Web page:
At the turnstile, I place the glossy white box on my skateboard and give it a nudge. It rolls under the bars. None of the turnstiles are operational, so I brace my hands on the scanners on either side of me and vault myself over. There’s no one at the booth to stop me.

With my gun in one hand and the box in the other, I step onto my board and cruise down the subway platform. My rubber wheels roll silently along the smooth floor tiles, carving a fresh trail through the blanket of dust.

Halfway down the platform, broken overhead lights plunge the station into darkness.

I dangle my right foot over the side of my board until the bottom of my boot grazes the floor. I come to a stop right where the shadows begin to flirt with the dwindling light.

I allow myself a moment to stand at the edge of the bright yellow do-not-cross strip. To remember the warm draft gusting my face as the trains careened through the tunnel. The din of the crowd, of millions of New Yorkers and tourists alike teeming along the platforms. The loudening roar of that metal beast, reverberating in my bones. The strap of Maura’s backpack clenched in my small fist as she covered my ears with her hands, barely muffling the earsplitting shriek of wheels sparking against the rails.

Stand clear of the closing doors, please.

But the last time anyone rode the subway was fifteen years ago. Before the Vanishing.

With a sigh, I prop my skateboard against the wall. I jump off the edge of the platform, landing in a crouch on the filthy tracks. I take care to avoid the pools of foul brown muck, as well as the third rail—the strip of steel running between the tracks that used to conduct electricity to the subway cars. The Transit Authority cranks up the amperage during the day to double what the trains used to run on—more than enough to fry me to a crisp. Or, more importantly, fry the Deathlings that roam the underbelly of New York City.

Carefully, I set down my precious cargo and pull the ribbon. As it tugs free, the box falls open, revealing a freshly baked strawberry shortcake. With surgical precision, I place the cake between the electrified rail and the track closest to me. Half in light, half in shadow. I check to make sure I didn’t get any frosting on my fingers. Then I boost myself back onto the platform and jog over to my stakeout spot—a barricade of three hulking, city-issued black trash cans that I pushed together last week.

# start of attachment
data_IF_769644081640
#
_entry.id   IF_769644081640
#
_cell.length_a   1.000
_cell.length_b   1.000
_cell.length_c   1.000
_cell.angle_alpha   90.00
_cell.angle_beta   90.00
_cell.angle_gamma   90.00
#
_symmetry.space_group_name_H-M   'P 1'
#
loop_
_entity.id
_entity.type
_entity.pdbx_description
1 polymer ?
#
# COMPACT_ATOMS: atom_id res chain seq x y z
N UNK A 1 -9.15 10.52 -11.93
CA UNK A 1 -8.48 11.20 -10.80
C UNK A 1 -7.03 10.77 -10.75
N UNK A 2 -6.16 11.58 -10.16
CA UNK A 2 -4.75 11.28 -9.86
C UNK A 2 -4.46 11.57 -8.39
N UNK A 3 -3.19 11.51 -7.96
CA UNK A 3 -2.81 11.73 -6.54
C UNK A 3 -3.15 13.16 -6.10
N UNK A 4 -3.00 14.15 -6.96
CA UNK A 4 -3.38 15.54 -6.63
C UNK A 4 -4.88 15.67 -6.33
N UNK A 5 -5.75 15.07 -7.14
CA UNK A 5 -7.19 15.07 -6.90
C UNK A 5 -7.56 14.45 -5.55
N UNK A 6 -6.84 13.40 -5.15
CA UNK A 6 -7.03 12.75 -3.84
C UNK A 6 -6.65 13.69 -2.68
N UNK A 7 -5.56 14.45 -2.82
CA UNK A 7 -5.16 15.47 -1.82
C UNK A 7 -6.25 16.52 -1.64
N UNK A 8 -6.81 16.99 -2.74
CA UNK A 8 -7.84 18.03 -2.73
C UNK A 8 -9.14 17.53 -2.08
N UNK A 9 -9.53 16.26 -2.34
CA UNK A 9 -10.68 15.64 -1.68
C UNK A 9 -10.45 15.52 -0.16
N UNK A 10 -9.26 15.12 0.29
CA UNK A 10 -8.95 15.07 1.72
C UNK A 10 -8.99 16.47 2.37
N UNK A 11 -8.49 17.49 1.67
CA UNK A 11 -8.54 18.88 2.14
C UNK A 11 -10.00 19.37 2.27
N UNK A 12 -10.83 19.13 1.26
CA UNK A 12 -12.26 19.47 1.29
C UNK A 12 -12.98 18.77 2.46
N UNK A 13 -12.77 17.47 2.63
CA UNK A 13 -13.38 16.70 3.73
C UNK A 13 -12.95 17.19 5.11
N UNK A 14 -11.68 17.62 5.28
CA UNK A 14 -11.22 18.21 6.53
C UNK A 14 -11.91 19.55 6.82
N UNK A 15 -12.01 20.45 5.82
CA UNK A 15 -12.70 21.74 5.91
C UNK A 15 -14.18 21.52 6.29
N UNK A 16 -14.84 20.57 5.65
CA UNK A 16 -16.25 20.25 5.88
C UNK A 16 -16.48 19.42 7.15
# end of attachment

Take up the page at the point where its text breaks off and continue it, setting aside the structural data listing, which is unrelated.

Hunkering down, I triple-check my gun magazine. N.N. bullets are very hard to come by, and I used half the cartridge the day before yesterday. Specially manufactured by Syndicate weaponsmiths, a single bullet could make all the difference in the face of a hungry Deathling.

Now, the first thing to know about Deathlings is that they will eat you. But only at nightfall, when they come out to hunt after the sun’s gone down.

The second thing to know about Deathlings is to start running as soon as you smell their signature rotten-egg scent, because by the time one of them is close enough for you to see, rotten eggs will be the last thing you ever smell.

The third thing to know about Deathlings is that they love sweets. Anything sweet, really. Belgian waffles. Churros. Banana pudding. However, I’ve learned that there’s nothing a Deathling loves more than cake.

As the saying goes, Where cake dwells, here be Deathlings. Or something like that.

I keep my eyes glued on the pitch-black void at the end of the subway tunnel. Count the seconds between every breath, forcing my pulse steady and calm. Not even five minutes have passed when, sure enough, that unmistakable stench wafts into the air. My nose scrunches, but otherwise I remain stone-still.

Like a vulture to a stinking carcass, the Deathling arrives.

Penguin Teen